Hi, Kyle, good question. It's actually interesting. We are weathering the storm and our partners are weathering the storm extremely well. And quite frankly the benefit of the press is very small. So it would need a significantly higher market disruption really for the preference to kick in, which is very much what we expected. It's, of course, you understand the stability of the revenue streams. You understand the variability of the expense base, and quite frankly the nimbleness of our partners. They of course have made adjustments and so as we know company on the discretionary expense side. And quite frankly are ready to do more if there was more necessary, but this is not about how we survive this crisis. That's not our issue, it is you are really been positioned to take advantage of the upswing and the upswing is going to come. It's just a question of when. And so it's very much of a balancing act, but now the preference is not an important feature, it is a level of market correction.

At this point, it's usually, as we explained in the past, in the first year or two, maybe the preference is important. Yeah, so for relatively recent transactions, because we didn't base on the run rate and therefore there may be a little bit, but of course, there was a huge liquidity event. And then for most firms after two years or so, this is in the rear view mirror. And quite frankly, most of our partners where we don't even remember this number because it's not relevant for them. Even in this level of market dynamics, so now it would need to take a significantly more bigger market correction for this to kick in.

Kyle Voigt -- KBW -- Analyst

That's really helpful. And then just a follow-up also related to the EBITDA margin guidance for 2Q. Is it just a bit better than we expected? So I'm just trying to understand. Are there expense offset built into that 2Q EBITDA margin guidance at the corporate kind of holding company level? Are you doing things at the holding company level to reduce expenses? And then also you mentioned that your partner firms really aren't looking to reduce head count at least at this point in time. So where are they pulling back? Is it on marketing, or other G&A, maybe you could just kind of provide some more details there? Thank you.

James Shanahan -- Chief Financial Officer

First just on the holding company. The holding company is a relatively small part of the overall expense base. You remember we have only like 80 people in the holding company. The overall cost base is very much, of course, watch the partner firms. You're correct. There is no need for absolutely anything except in some very, very isolated areas in the entertainment space, but so, one is the revenue side, of course, in the adjusted much. That's the stability of the revenue base, but then it's all the discretionary expenses. And of course bonus pools as small are quite frankly we are rationalizing some of the healthcare expenses. Travel and entertainment quite frankly his self-adjusted, although quite frankly ultimately, it's not a good thing. We want to be out there. We will be out there whenever these things are opening up again, and it is important for of course, our partners to meet with their clients.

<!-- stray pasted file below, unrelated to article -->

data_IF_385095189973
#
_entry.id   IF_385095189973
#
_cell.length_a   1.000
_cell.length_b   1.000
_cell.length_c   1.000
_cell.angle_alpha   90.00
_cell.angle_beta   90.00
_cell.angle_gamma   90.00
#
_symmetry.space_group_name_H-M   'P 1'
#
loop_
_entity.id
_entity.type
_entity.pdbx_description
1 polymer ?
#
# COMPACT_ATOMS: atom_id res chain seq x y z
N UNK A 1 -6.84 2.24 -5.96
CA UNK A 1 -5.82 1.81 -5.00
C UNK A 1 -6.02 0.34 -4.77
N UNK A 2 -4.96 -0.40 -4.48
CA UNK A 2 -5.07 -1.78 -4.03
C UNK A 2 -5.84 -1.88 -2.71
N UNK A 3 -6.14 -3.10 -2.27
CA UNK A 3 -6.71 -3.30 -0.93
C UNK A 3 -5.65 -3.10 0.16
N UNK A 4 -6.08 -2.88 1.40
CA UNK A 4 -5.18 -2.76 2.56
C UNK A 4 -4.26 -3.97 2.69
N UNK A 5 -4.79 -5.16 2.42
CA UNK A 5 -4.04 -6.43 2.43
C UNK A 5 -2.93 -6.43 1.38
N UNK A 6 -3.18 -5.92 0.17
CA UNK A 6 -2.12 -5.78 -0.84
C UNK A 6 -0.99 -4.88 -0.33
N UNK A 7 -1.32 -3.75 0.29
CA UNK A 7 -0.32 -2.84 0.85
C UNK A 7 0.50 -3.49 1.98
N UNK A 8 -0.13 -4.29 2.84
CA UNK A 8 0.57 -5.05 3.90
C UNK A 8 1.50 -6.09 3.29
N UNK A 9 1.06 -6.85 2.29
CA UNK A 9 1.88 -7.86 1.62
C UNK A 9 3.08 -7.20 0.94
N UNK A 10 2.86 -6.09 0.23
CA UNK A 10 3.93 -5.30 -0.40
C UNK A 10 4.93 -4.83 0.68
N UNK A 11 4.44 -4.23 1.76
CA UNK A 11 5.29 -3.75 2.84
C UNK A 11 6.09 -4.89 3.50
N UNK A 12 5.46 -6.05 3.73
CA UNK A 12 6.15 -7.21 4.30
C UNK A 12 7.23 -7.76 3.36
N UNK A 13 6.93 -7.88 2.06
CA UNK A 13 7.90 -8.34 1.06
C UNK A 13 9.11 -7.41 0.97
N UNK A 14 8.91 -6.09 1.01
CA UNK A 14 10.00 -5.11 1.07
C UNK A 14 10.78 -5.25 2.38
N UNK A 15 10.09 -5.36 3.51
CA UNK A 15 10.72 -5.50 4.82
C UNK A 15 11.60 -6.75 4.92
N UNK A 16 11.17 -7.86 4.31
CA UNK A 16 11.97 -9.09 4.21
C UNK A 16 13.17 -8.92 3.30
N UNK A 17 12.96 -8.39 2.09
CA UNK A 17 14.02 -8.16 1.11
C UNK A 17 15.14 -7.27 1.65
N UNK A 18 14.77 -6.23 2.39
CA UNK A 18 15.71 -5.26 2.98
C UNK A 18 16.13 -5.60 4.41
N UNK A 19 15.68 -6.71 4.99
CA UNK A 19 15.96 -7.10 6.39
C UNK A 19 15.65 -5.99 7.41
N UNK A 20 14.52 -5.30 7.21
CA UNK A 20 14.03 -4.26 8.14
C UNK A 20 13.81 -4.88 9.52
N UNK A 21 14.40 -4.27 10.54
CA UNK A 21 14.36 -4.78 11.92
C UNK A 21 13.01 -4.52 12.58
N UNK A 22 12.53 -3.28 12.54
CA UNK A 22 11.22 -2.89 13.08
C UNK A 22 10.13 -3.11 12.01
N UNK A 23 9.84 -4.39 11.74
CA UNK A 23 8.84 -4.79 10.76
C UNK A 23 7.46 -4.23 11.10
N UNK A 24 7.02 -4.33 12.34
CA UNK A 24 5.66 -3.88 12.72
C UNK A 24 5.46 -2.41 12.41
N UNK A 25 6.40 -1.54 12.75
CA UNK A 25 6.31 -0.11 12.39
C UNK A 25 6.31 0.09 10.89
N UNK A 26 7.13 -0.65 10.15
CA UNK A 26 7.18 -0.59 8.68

And so this will come back, but right now. This has obviously a very significant impact on this line item, which is a meaningful line item for us. And so it's all the areas that basically don't really impact head count. And on the headcount side, we need to be ready for the upswing. And this is an industry where there is a shortage of talent. This is an industry where quite frankly, we constantly are running behind on the recruiting side. So treating our staff fairly treating them well and retaining them is really the best recipe to capture this upside when it's coming. So I think between our partners in the holding company, we are very comfortable that ultimately we are managing the expense base very prudently given the circumstances, and we will still be ready to capture the upside.

Kyle Voigt -- KBW -- Analyst

Thank you.

Operator

Thank you. We have reached the end of our question-and-answer session. I would like to turn the call back over to Mr. Adof for any closing remarks.

Ruediger Adolf -- Founder, Chief Executive Officer and Chairman

Yes. So thank you all for your for your interest and in closing, we are incredibly proud of how well our partners have adopted in the face of these extraordinary times, superior time service, seasoned professionalism, consistency and stability are what the current clients will remember and what will attract new clients and merger candidates in the future. The current prices is reinforcing our core value proposition and demonstrating the resilience of our financial model. In turn, enabling us to position our business for the substantial opportunity we see developing post crisis. We believe that these attributes will further enhance our competitive positioning as markets and economies recover.

Importantly, I want to thank our partners and colleagues across our firms and our talented team of the holding company employees who have gone above and beyond in helping our partners navigate this crisis. They have shown extraordinary commitment, dedication, and resolve, and our business would not be as strong as it is today without them. On behalf of everyone at Focus, we hope that you all stay safe and healthy in the coming weeks and months. Thank you.

Duration: 66 minutes

Call participants:

Russell McGranahan -- General Counsel

Ruediger Adolf -- Founder, Chief Executive Officer and Chairman

James Shanahan -- Chief Financial Officer

Owen Lau -- Oppenheimer -- Analyst

Jerry O'Hara -- Jefferies -- Analyst

Chris Shutler -- William Blair -- Analyst

Brian Daley -- Goldman Sachs -- Analyst

Dean Stephan -- Bank of America -- Analyst

Kyle Voigt -- KBW -- Analyst